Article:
The August Job Report (09/06/2019)

9/6/19 8:00 AM

There was a lot of important information on the U.S. economy released this week, but the biggest data point is without a doubt the latest monthly job report from the Bureau of Labor Statistics out this morning. Indeed, total nonfarm employment in America rose by 130K payrolls in August, the 107th consecutive month of net job growth but below expectations and perhaps inflated a bit by a temporary spike in hiring related to the upcoming government census. There was also a net downward revision of 20K payrolls to the June and July reports, which resulted in a less-volatile 3-month average job gain of 156K. That is the best reading since March and comfortably above what is needed to keep up with U.S. population increases.


Employment growth has clearly slowed over the past year, which is consistent with the gradual decline in job creation we suggested should occur following 2018’s above-trend pace of hiring. Put simply, monthly gains of 250K or more payrolls should become increasingly rare or else there is still a lot of slack left in the job market. Labor force participation improved in August to match the best level since 2013 as the favorable conditions continued to attract people back into the labor market, and the rate of unemployment held steady near a cycle low because the increase in job seekers (reentrants) roughly offset the solid payrolls gain. Moreover, the rise in participation over the past few years has increased the labor supply and in turn helped explain why wage growth has been muted and the decline in joblessness has slowed despite steady hiring. Average hourly earnings, though, exceeded forecasts in August and income gains remained especially strong among production (non-managerial) workers and in typically low-wage industries. This bodes well for consumer spending, the largest component of U.S. GDP, since consumption behavior for lower-income Americans is more sensitive to changes in earnings.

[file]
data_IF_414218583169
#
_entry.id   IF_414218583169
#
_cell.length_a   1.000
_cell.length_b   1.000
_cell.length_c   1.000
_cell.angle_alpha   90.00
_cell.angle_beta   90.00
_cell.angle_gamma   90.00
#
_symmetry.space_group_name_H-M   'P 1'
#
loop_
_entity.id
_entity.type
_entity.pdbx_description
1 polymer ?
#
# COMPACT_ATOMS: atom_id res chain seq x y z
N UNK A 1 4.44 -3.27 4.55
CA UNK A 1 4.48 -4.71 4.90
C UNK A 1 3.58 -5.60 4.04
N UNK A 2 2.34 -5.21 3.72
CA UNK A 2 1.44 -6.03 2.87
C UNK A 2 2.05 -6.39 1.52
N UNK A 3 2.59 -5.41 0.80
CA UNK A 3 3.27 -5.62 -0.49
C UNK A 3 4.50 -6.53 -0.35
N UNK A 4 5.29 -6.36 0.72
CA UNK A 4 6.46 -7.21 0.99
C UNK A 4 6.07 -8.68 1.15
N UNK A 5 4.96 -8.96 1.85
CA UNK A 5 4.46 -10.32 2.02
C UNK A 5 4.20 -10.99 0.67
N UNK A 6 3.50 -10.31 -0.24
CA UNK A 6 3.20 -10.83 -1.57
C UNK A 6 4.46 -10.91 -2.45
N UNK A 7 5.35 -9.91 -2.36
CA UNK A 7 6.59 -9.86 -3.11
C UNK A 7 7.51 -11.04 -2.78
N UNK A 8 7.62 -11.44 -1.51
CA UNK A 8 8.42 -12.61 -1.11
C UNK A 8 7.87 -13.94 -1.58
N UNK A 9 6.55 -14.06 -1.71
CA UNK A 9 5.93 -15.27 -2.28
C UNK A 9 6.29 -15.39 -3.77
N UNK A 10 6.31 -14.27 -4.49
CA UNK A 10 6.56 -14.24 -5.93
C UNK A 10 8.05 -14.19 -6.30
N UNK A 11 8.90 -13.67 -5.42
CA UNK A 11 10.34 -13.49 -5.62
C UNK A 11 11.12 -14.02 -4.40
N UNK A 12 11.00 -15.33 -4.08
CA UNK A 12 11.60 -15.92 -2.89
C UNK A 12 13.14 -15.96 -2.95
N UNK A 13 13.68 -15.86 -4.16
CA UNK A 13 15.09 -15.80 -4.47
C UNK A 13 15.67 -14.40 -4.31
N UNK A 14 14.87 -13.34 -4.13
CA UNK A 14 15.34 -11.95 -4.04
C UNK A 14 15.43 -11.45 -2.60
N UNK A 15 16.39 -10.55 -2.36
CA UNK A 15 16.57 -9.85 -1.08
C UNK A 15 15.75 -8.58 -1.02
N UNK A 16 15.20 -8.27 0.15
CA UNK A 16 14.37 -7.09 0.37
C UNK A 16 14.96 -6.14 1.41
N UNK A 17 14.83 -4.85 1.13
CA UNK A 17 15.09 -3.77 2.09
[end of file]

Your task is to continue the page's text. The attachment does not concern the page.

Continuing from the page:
Sources: Econoday, U.S. DoL, Bloomberg, Twitter, FRBSL

Post author: Charles Couch